What’s the hardest part about the job?
The hardest part of my job is saying no to a sign request. A facility requesting a sign may not meet the minimum requirement of number of days in a week or hours in a day that they are open. It would be a great disservice to a motorist to turn a roadway only to find out a facility is closed. Often times a facility is eligible, but we do not have enough space on the roadway to place another sign. We need to meet the minimum spacing requirements shown in our Traffic Engineering Manual. If we cannot accommodate a requester, I try to suggest other options to them such as a billboard or a website.

How does your job in Traffic relate to other units in the district?
Working with other units within MnDOT is an integral part of my job. Recently, a citizen talked to John Paulson from our D6 Right of Way unit about their concern over noise from trucks using their brakes as they came into town. John asked me what the rules and regulations were for getting a “Vehicle Noise Laws Enforced” sign installed and then related this information back to the individual. I often receive questions from our Permits and Planning Units. I call on Rick Sunstrom and Heather Lott in the Central Office for answers to questions.

People don’t always realize how large some traffic signs are, do they?
No they don’t. The speed and type of roadway dictates the size of a sign and also the font used for the legend on the sign. For instance, Hwy 52 is a four-lane divided highway and the speed limit is 65 mph. The speed limit signs are 36 inches wide by 48 inches tall, while Hwy 30 is just a two-lane roadway with a speed limit of 55 mph, so those speed limit signs are 30 inches x 36 inches.  The font size can range from a letter height of 6 inches to as high as 20 inches. The faster you are traveling the larger the size of the font and sign.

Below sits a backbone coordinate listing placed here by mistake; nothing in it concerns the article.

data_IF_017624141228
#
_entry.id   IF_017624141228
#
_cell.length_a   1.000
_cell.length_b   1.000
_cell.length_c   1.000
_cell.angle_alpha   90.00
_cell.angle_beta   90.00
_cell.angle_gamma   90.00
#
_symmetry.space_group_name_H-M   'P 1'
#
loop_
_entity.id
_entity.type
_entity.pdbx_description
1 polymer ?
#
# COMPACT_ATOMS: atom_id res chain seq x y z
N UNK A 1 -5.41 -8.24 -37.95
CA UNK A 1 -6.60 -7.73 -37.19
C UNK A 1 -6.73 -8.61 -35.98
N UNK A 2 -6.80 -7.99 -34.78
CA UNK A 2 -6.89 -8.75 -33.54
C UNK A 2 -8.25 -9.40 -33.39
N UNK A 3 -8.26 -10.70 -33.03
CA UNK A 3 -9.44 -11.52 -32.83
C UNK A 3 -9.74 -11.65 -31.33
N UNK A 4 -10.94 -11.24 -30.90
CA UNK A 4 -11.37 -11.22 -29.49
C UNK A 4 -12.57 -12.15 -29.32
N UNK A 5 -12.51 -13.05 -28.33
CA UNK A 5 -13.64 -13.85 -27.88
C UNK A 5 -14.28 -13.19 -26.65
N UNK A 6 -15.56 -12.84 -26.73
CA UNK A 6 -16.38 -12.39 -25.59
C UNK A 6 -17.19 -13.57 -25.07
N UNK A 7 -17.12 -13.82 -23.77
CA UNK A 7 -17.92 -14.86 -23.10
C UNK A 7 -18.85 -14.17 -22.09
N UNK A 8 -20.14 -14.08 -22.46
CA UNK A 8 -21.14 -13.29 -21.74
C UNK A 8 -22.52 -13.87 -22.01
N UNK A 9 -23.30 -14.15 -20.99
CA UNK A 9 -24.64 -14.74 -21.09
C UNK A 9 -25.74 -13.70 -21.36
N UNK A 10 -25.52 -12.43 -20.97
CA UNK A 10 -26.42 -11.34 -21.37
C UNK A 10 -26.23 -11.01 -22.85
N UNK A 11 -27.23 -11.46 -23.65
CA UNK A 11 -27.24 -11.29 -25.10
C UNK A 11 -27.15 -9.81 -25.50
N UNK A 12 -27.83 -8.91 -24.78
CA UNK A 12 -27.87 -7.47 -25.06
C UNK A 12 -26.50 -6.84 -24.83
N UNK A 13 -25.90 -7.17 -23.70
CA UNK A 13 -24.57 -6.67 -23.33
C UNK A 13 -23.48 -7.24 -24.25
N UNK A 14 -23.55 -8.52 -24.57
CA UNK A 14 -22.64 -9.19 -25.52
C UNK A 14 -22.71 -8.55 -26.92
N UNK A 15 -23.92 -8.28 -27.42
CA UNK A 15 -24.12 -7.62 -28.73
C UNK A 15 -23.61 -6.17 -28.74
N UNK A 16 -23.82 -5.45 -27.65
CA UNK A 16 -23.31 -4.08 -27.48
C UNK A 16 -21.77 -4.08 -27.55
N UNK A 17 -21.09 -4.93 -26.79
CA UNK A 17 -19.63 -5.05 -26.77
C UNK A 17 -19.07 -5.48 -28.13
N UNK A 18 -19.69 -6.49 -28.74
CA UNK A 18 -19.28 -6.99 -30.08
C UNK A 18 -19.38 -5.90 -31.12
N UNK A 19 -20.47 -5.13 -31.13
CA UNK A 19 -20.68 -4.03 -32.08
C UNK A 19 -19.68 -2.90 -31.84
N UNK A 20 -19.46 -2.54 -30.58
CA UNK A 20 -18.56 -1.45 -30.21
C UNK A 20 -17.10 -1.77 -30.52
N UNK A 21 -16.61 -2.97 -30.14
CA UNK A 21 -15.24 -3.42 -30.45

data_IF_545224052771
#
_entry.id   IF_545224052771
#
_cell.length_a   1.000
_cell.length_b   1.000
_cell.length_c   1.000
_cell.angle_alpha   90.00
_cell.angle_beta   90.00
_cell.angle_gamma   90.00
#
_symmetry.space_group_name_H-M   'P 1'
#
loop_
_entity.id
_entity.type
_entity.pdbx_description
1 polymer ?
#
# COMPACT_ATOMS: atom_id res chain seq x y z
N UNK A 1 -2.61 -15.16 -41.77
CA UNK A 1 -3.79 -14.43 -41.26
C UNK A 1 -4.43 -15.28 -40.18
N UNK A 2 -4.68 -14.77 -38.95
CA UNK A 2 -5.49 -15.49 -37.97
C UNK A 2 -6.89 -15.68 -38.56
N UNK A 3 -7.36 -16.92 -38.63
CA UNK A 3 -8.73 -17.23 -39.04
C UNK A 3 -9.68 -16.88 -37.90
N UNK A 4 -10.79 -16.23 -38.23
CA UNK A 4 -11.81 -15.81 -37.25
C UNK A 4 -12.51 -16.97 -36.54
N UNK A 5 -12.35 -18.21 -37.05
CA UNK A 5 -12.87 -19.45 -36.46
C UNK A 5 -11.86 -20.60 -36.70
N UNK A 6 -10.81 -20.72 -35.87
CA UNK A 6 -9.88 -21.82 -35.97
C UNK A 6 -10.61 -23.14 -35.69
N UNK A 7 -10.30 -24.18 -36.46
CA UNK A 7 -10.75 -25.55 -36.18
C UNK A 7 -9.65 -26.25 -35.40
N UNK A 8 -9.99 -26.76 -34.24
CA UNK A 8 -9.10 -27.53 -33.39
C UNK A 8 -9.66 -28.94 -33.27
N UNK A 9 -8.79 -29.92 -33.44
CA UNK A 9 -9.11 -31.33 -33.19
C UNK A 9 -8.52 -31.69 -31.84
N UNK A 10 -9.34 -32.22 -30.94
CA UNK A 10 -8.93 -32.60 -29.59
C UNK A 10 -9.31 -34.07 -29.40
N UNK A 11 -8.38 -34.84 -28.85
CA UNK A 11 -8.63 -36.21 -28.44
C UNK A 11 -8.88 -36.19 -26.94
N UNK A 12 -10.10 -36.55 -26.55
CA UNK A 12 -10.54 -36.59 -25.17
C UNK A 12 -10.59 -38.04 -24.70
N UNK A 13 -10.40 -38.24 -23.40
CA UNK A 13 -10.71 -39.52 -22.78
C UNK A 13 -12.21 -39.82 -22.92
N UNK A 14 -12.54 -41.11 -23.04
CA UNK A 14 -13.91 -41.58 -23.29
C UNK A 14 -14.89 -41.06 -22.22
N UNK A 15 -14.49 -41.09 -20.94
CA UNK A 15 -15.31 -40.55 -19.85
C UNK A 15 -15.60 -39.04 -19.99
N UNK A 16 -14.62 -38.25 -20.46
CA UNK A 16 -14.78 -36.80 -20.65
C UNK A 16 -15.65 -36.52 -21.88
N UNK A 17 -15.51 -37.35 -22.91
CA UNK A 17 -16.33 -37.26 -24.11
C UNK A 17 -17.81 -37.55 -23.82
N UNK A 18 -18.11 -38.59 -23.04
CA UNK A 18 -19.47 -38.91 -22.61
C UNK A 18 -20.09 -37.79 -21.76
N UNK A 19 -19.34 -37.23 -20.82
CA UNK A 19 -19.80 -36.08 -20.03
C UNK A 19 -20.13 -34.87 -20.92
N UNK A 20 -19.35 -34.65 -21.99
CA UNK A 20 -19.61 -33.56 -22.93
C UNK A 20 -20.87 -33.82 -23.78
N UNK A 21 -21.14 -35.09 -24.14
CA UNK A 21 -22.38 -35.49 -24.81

Is there a schedule to replace signs?
We are required to meet certain retroreflectivity requirements with the material we use on our sign panels. The life expectancy of the material is approximately 12-15 years and then we replace the sign. The material fades out from the sun and other natural elements. The material being produced today is much more reflective than it used to be, so we are getting a longer life out of our signs now.

What are some other trends?                                          
I have been getting more calls for wineries wanting Specific Service Signs. They do qualify as rural agricultural businesses. It reflects the changes we’re seeing in agriculture in Minnesota. Rural wineries signal economic growth and it’s been interesting to see the number grow in our region.

What’s important in your job?
You have to be open to change! Just when you thought you knew it inside and out, the laws change. It is a never-ending learning process. It is always good to ask questions and look at things from all angles. 

What did you do before you came to MnDOT?
I worked for the Fillmore County Highway Department in Preston. My duties there were to draw up grading plans and then when they were let, I went out in the field and was the inspector on the project. It showed me what I had had done wrong in the designing stage. I remember once not getting a ditch grade right and it ended up creating a small pond. The contractor put a lathe out in it with pink paint and the words, “LAKE BARB.” I never made that mistake again!